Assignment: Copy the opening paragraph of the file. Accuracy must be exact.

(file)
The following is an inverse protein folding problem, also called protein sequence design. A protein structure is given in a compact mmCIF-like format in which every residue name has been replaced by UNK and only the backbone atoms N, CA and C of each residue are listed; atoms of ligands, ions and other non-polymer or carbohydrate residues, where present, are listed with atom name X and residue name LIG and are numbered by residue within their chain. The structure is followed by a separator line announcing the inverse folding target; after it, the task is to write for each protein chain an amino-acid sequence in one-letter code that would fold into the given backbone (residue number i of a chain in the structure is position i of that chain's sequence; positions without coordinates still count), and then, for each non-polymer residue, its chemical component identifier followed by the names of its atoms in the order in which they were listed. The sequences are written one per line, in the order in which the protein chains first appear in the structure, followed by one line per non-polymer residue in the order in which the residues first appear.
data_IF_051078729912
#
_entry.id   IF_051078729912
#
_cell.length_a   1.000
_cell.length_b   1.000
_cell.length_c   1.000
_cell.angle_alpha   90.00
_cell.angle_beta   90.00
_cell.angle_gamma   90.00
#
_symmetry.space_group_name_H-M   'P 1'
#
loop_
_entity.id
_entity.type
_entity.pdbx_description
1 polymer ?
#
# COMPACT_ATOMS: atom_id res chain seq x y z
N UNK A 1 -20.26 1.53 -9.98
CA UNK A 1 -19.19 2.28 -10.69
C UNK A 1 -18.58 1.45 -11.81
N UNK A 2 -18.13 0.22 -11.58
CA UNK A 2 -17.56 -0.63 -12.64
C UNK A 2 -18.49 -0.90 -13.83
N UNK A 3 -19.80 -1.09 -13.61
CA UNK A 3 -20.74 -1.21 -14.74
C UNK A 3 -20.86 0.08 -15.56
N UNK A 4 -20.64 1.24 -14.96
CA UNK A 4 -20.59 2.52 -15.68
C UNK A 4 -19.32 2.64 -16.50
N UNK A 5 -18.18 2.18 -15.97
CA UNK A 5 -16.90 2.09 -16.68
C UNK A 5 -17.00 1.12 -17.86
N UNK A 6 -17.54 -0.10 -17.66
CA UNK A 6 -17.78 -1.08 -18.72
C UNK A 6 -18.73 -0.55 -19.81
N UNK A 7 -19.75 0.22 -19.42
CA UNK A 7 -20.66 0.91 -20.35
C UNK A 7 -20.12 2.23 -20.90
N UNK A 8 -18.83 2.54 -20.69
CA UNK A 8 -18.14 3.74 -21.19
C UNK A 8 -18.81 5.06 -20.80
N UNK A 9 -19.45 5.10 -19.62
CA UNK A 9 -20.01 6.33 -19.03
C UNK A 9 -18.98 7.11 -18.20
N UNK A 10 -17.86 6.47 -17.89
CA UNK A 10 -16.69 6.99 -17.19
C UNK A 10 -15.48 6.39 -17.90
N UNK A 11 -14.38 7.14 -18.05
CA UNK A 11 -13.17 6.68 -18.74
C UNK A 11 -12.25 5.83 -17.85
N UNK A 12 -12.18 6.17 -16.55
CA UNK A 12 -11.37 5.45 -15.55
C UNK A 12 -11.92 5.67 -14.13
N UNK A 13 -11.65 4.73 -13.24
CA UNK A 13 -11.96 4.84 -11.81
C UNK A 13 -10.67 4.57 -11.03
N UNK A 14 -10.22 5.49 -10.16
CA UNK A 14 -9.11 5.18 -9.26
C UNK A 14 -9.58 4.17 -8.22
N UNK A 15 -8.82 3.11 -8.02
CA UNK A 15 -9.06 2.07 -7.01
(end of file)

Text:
The following is an inverse protein folding problem, also called protein sequence design. A protein structure is given in a compact mmCIF-like format in which every residue name has been replaced by UNK and only the backbone atoms N, CA and C of each residue are listed; atoms of ligands, ions and other non-polymer or carbohydrate residues, where present, are listed with atom name X and residue name LIG and are numbered by residue within their chain. The structure is followed by a separator line announcing the inverse folding target; after it, the task is to write for each protein chain an amino-acid sequence in one-letter code that would fold into the given backbone (residue number i of a chain in the structure is position i of that chain's sequence; positions without coordinates still count), and then, for each non-polymer residue, its chemical component identifier followed by the names of its atoms in the order in which they were listed. The sequences are written one per line, in the order in which the protein chains first appear in the structure, followed by one line per non-polymer residue in the order in which the residues first appear.